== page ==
However, instead of debating the merits of individual studies, what does the data considered as a whole tell us? Metaanalysis is designed specifically to answer this question, and Dean Radin (2006) has performed it on all Ganzfeld experiments (confirmatory and exploratory) performed over a 30year period. He wrote:
From 1974 through 2004 a total of 88 Ganzfeld experiments reporting 1,008 hits in 3,145 trials were conducted. The combined hit rate was 32 percent as compared to the chanceexpected 25 percent. This 7 percent abovechance effect is associated with odds against chance of 29 quintillion to 1. (p. 120)
Could the results be due to a filedrawer problem of unreported failures? Radin answers:
If we insisted that there had to be a selective reporting problem, even though there’s no evidence of one, then a conservative estimate of the number of studies needed to nullify the observed results is 2,002. That’s a ratio of 23 file drawer studies to each known study, which means that each of the 30 known investigators would have had to conduct but not report 67 additional studies. Because the average Ganzfeld study had 36 trials, these 2,002 “missing” studies would have required 72,072 additional sessions (36 x 2002). To generate this many sessions would mean continually running Ganzfeld sessions 24 hours a day, 7 days a week, for 36 years, and for not a single one of those sessions to see the light of day. (p. 121)
Ersby’s comments
"Kennedy’s argument is that metaanalyses offer enough subjective leeway to adjust results until the required figure is achieved. The Bem, Palmer & Broughton paper actually supports it, rather than refutes it. The BPP paper is, after all, a reworking of a previous metaanalysis with an additional inclusion criteria [sic] which had never been used before and has not been used since. This is exactly the kind of subjectivity that Kennedy is talking about.”
The “additional inclusion criterion” was simply the status of the studies used, that is, whether they were meant to be confirmatory or exploratory. Far from this never been used before, or being somehow “subjective,” this was actually a criterion specified in the joint communique written with skeptic Ray Hyman. As I wrote in my book:
“In their joint communiqué, Hyman and Honorton asked future ganzfeld investigators, as part of their “more stringent standards,” to clearly document the status of the experiment; that is, whether it was meant to merely confirm previous findings or to explore novel conditions. The problem with the Milton and Wiseman study was that it simply lumped all studies together, regardless of whether the status of each study was confirmatory or exploratory. In other words, Milton and Wiseman made no attempt to determine the degree to which the individual studies complied with the standard ganzfeld protocol as spelled out in the joint communiqué.” (p. 100)
Metaanalysis is essentially combining many smaller studies into one larger study in order to exploit the greater statistical power of larger sample sizes to detect effects with statistical significance. As such, it is only useful when all of the studies are of the same nature. This is indeed standard practice, and common sense.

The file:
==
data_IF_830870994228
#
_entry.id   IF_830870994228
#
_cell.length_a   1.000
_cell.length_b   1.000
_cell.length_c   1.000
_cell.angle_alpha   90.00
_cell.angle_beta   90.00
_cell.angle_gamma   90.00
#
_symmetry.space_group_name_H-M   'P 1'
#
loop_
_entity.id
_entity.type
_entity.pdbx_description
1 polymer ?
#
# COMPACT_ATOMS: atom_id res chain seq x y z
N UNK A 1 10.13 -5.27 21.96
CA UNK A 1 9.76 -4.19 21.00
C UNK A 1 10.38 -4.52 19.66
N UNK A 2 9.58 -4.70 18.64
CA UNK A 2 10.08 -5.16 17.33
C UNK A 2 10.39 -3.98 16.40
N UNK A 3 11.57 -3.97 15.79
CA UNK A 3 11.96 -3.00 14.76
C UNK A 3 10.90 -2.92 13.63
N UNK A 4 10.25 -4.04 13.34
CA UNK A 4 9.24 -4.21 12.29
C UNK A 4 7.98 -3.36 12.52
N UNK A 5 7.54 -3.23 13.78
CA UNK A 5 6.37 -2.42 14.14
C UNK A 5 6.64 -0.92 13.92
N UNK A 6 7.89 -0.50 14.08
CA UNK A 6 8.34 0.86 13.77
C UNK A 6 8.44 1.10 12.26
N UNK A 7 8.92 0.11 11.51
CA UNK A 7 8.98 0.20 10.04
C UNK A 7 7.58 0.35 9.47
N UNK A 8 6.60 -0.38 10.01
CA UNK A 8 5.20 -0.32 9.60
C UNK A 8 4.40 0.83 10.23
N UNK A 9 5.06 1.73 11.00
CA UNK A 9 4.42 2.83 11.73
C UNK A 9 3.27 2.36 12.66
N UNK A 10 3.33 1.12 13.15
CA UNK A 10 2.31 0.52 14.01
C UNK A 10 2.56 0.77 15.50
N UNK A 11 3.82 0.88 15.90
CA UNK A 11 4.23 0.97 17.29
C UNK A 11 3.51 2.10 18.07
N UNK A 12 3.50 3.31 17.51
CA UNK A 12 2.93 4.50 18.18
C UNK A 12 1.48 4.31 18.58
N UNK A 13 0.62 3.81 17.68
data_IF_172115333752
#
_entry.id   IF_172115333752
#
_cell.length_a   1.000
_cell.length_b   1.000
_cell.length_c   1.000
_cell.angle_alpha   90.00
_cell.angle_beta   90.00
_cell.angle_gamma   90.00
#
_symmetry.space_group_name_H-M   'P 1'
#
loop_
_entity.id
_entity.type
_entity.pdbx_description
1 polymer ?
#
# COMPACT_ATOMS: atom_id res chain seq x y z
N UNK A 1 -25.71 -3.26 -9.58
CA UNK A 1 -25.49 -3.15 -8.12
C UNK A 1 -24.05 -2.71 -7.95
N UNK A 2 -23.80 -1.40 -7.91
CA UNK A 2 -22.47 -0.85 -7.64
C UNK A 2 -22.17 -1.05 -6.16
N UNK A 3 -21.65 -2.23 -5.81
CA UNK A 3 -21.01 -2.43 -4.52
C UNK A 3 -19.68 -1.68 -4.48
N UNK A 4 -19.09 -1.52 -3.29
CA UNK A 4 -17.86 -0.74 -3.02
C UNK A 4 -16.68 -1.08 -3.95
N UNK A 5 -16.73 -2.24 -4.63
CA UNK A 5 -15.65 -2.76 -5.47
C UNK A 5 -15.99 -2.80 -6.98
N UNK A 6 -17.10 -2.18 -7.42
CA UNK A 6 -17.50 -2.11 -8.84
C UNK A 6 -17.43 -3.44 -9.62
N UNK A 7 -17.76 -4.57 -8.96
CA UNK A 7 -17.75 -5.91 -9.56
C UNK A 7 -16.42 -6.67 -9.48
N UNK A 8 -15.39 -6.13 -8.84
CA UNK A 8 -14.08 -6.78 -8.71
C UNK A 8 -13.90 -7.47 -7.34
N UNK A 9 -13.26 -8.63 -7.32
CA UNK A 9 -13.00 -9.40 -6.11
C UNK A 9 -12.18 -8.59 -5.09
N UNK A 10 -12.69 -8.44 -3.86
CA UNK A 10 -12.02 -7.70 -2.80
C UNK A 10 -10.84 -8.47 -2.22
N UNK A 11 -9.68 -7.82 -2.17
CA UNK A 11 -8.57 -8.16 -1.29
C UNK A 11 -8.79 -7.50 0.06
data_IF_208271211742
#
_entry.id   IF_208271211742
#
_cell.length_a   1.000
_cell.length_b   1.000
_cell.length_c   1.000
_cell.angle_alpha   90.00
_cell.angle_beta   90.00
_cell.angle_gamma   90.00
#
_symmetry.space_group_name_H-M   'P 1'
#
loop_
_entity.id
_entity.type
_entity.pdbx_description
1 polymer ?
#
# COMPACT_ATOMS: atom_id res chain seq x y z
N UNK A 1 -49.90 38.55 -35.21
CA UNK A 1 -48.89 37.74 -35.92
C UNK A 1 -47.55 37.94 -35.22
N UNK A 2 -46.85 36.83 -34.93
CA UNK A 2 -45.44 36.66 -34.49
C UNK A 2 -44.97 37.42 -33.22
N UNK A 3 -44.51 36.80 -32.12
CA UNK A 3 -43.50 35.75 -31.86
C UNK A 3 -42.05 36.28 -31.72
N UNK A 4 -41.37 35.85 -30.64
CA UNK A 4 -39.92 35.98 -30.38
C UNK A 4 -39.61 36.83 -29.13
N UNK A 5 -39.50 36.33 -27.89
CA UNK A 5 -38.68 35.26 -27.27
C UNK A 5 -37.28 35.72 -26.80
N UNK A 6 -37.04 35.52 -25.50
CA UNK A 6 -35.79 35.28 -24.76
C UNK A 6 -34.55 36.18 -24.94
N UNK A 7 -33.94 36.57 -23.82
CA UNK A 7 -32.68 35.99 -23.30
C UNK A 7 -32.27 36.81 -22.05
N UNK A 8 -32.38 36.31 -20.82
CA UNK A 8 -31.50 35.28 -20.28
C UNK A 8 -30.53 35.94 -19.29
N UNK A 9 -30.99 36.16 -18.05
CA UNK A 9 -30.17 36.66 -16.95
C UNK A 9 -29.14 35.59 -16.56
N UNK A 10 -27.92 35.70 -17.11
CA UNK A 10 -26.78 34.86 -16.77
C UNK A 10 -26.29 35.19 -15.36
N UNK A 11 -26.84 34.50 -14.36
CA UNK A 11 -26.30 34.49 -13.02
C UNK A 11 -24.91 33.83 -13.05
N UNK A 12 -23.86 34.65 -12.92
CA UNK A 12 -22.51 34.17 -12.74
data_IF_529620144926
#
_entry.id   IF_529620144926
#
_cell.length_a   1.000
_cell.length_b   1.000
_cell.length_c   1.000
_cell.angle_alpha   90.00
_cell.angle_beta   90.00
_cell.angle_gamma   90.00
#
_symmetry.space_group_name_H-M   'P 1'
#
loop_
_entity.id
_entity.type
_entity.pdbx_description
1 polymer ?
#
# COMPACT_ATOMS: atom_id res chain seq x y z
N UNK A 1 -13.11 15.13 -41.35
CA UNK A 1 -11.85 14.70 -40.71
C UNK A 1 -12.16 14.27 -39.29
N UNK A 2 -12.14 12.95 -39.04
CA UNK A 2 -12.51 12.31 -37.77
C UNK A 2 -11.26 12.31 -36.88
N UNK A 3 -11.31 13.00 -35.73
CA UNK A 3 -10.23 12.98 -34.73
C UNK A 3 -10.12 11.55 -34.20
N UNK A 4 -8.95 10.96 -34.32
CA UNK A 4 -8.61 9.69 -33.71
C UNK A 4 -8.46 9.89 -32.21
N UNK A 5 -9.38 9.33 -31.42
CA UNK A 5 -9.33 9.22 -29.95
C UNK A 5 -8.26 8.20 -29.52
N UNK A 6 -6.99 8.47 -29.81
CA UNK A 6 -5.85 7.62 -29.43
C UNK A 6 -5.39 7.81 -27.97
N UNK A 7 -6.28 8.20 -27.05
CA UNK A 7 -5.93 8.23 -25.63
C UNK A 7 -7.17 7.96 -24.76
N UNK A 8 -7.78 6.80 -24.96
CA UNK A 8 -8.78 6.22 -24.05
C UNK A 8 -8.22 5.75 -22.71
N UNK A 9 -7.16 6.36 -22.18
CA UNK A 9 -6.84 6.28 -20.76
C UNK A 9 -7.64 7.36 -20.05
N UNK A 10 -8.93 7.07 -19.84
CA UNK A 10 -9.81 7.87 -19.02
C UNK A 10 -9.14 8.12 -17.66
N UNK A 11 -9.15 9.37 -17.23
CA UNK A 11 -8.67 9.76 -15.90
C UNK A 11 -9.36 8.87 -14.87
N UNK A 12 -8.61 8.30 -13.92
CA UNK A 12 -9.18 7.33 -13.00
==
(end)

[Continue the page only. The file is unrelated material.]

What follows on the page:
Ersby adds:
“It’s worth noting that Standardness alone does not bring Milton & Wiseman’s metaanalysis up to statistical significance. In other words, the hypothesis that M&W’s poor results was due to including exploratory work is not supported by the data. It is only when the new data from 19971999 is introduced does the result reach significance.”
Simply not true. As I wrote above, had they simply added up the hits and misses and then performed a simple onetailed ttest, they would have found results significant at the 5 percent level. Wiseman, by the way, did not dispute this when statistician Jessica Utts pointed this fact out at a conference.
“Which brings me to the other argument about the M&W: that Milton and Wiseman deliberately excluded the Dalton experiment to achieve a null result. But if you add the Dalton experiment to the M&W database, and use their method to calculate the effect size, it still doesn't achieve significance.”
Again, simply not true. It attains significance even without the Dalton experiment included.
“Lastly, Chris Carter's claim that Milton & Wiseman 'botched' their statistical analysis doesn't stand up to scrutiny. M&W used the same method as Honorton did in 1985. And, as Kennedy states, the method used by Carter is not considered a standard metaanalysis technique."
Again, not true. According to Honorton: "I calculated the exact binomial probability for each study and obtained its associated Z score." This means his z scores were indeed weighted by sample size, so no, Milton & Wiseman did not use the same method that Honorton did. And by the way, the exact binomial test (which uses probabilities and combinations of possible chance results and so explicitly takes into account sample size) most certainly is considered a standard technique.
No statistician would ever argue that sample size should not be considered in performing statistical tests. Sample size is cruciallyintrinsic to proper statistical analysis, and I would not have expected Milton & Wiseman’s error from any competent first year statistics student. The error is not even sophomoric.
No wonder this person writes under a pseudonym.

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Bem, D., Palmer, John, and Richard Broughton, 2001. “Updating the Ganzfeld Database: a victim of its own success?”, The Journal of Parapsychology, Vol. 65, September, pages 207218.